Orlando Bloom is the marquee draw in Brit boxing mockumentary, but few outside his young femme fan base look likely to support the low-fat pic. Initially amusing laffer about a South London milkman who ends up fighting the world middleweight champ becomes winded way before the final bell, with only supporting turns by local comedians to sustain interest.
Orlando Bloom, the princely Paris in upcoming “Troy,” is the marquee draw in Brit boxing mockumentary “The Calcium Kid,” but few outside his young femme fan base look likely to support the low-fat pic. Initially amusing laffer about a South London milkman who ends up fighting the world middleweight champ becomes winded way before the final bell, with only supporting turns by local comedians to sustain interest. Clock this one, which went out April 30 in Blighty, as the first misfire from Working Title’s usually reliable low-budget shingle WT² (“Shaun of the Dead,” “My Little Eye,” “Billy Elliot”).
Bloom plays Jimmy Connelly, an eager-beaver young milkman in working-class Lambeth who trains part-time at the gym of manager/promoter Herbie Bush (standup comic Omid Djalili). When British middleweight champ Pete Wright (Tamer Hassan) injures himself on the eve of his fight with Yank world champ Jose Mendez (Michael Pena), desperate Herbie drafts Jimmy to take Pete’s place. As Jimmy has been drinking two pints of milk a day all his life, his bones are hard as steel, and Herbie nicknames him “The Calcium Kid” for what he bills as a “Melee on the Tele.”
The unseen docu crew, that — in one of the film’s running jokes — is always being verbally or physically abused, joins the story seven days before Jimmy’s fight, as the media frenzy mounts. So amateur that he hasn’t even fought in a ring yet, Jimmy is trained by one of Herbie’s gymrat pals, a whimsical old Irish codger called Paddy (David Kelly).
With Bloom playing Jimmy as an all-round nice guy, the comedy comes totally from the colorful supporting roles. Jimmy’s trashy mom, Pat (impressionist Ronni Ancona), bills herself as a “massage therapist” and even offers the film crew a quickie after her interview. Jimmy’s childhood buddy, Stan (Rafe Spall), is a total bum, and his father (Frank Harper) is still in stir. Herbie himself is such a tree-swinger he can’t even pronounce the word “pugilism.”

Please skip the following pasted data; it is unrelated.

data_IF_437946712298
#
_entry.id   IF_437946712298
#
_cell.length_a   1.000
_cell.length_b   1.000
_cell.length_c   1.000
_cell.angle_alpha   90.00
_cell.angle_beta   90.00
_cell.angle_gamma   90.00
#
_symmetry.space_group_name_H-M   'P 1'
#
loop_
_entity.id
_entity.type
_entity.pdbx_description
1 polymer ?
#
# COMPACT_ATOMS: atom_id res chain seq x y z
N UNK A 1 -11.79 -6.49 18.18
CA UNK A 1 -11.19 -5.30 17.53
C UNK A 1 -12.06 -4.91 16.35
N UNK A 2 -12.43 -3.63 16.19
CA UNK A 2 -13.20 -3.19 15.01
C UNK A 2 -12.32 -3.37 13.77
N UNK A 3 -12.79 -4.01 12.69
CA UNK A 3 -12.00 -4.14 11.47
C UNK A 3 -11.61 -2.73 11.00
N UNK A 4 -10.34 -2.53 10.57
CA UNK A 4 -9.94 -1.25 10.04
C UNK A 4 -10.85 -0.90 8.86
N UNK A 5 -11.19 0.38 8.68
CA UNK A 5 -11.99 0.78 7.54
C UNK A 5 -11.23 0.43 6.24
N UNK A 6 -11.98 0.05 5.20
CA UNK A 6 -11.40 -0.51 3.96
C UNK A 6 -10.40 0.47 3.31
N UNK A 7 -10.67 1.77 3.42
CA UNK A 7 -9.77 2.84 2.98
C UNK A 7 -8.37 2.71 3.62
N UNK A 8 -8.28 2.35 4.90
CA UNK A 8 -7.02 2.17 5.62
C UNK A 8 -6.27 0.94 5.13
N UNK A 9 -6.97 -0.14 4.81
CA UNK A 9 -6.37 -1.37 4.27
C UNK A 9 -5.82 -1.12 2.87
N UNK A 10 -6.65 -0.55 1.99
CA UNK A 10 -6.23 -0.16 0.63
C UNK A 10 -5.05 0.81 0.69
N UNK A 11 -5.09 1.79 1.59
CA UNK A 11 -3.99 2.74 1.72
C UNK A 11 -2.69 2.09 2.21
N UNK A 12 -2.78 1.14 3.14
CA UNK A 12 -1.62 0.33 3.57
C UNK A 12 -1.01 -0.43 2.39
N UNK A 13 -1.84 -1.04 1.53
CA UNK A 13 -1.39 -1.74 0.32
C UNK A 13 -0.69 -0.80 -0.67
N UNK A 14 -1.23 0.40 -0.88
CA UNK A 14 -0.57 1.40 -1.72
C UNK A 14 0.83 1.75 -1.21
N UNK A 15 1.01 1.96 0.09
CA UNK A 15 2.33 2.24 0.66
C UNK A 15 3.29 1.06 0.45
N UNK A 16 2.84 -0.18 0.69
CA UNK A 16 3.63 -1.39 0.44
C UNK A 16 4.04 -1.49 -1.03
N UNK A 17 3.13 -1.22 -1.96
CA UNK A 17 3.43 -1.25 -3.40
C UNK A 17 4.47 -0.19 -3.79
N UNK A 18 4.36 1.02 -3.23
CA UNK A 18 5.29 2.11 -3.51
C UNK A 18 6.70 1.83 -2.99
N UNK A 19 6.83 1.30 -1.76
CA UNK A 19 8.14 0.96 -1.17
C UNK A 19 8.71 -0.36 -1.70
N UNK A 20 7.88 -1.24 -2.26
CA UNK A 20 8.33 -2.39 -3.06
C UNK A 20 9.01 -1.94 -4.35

Pic’s comic celebration of British amateurism and muddling along is thrown into sharp relief as the story briefly turns its attention to Mendez, all high-octane Yank professionalism under his baleful manager, Artie Cohen (Michael Lerner). When Jimmy, reading from cue cards provided by Herbie during a press conference, threatens to send Mexican-American Mendez “back on a banana boat,” an anti-racist storm breaks out in the Brit tabloid press, and the whole country turns against the humble milkman.
Film nixes its mockumentary credentials early on by so obviously being a scripted movie, with the sheer unbelievability of the basic premise, as well as devices like Jimmy’s killer punch. That’s all well and good, but in its place there’s a lack of sufficient invention in the script by Scottish writers Raymond Friel and Derek Boyle to sustain a 90-minute movie much beyond the halfway point. Pic pales in comparison to Brit soccer mockumentary, “Mike Bassett, England Manager” (2001), which featured sharp writing plus a strong lead perf by Ricky Tomlinson.
Boyish-looking Bloom makes Jimmy likable enough, but it’s not a strong enough performance to anchor a one-joke movie. Kudos go more to the supports, especially Djalili, superb as the gross-out Herbie, plus Kelly as the blarney-full trainer and Spall as Jimmy’s terminally slacker pal.
Tech credits are OK, given the docu approach, though the penchant for fancy jump cuts by first-time helmer Alex de Rakoff (who made the vidgame “Grand Theft Auto 2”) seems misplaced in the context.